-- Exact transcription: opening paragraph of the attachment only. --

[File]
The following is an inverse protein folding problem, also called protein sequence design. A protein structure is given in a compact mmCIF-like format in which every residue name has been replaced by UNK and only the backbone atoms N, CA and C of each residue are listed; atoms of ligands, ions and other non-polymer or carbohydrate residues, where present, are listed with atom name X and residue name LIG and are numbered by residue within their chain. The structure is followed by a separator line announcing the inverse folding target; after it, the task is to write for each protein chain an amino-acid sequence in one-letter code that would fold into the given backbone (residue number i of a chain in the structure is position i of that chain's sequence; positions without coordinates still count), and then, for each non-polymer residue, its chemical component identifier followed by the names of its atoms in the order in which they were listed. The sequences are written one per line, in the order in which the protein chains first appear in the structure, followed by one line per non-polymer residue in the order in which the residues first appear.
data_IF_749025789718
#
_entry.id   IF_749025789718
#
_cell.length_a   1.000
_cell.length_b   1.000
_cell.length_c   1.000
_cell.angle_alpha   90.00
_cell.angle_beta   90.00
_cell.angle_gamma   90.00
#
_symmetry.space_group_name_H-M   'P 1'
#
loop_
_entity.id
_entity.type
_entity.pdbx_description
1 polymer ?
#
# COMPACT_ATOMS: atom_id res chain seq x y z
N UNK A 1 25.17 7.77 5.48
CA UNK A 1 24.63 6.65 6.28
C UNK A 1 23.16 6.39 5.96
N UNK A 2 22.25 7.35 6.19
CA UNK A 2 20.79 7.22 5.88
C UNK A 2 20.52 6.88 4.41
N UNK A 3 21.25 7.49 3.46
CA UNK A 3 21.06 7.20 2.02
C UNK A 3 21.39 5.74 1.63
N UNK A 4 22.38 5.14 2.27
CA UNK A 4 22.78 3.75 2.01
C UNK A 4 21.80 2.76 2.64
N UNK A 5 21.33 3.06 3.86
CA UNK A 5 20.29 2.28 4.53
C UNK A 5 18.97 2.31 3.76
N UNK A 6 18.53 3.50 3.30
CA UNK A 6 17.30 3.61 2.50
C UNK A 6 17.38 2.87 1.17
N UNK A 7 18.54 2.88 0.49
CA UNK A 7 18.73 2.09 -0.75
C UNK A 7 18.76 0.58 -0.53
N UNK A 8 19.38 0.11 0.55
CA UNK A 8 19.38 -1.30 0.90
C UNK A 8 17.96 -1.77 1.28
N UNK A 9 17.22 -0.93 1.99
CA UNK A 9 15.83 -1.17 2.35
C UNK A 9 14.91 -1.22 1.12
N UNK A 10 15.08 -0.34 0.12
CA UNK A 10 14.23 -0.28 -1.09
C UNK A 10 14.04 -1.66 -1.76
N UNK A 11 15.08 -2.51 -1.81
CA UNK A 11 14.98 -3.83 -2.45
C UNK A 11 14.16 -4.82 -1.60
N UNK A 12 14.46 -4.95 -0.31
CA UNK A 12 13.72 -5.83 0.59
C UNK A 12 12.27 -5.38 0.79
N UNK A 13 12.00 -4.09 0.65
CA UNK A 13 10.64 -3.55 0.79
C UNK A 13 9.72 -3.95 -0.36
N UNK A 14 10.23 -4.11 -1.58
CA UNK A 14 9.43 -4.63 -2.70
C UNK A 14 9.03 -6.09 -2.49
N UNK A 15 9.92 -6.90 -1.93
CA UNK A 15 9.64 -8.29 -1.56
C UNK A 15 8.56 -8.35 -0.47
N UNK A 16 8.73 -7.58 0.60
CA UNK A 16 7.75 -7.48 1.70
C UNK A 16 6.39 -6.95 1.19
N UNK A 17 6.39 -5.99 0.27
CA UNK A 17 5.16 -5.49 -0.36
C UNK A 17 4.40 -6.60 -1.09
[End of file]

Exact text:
The following is an inverse protein folding problem, also called protein sequence design. A protein structure is given in a compact mmCIF-like format in which every residue name has been replaced by UNK and only the backbone atoms N, CA and C of each residue are listed; atoms of ligands, ions and other non-polymer or carbohydrate residues, where present, are listed with atom name X and residue name LIG and are numbered by residue within their chain. The structure is followed by a separator line announcing the inverse folding target; after it, the task is to write for each protein chain an amino-acid sequence in one-letter code that would fold into the given backbone (residue number i of a chain in the structure is position i of that chain's sequence; positions without coordinates still count), and then, for each non-polymer residue, its chemical component identifier followed by the names of its atoms in the order in which they were listed. The sequences are written one per line, in the order in which the protein chains first appear in the structure, followed by one line per non-polymer residue in the order in which the residues first appear.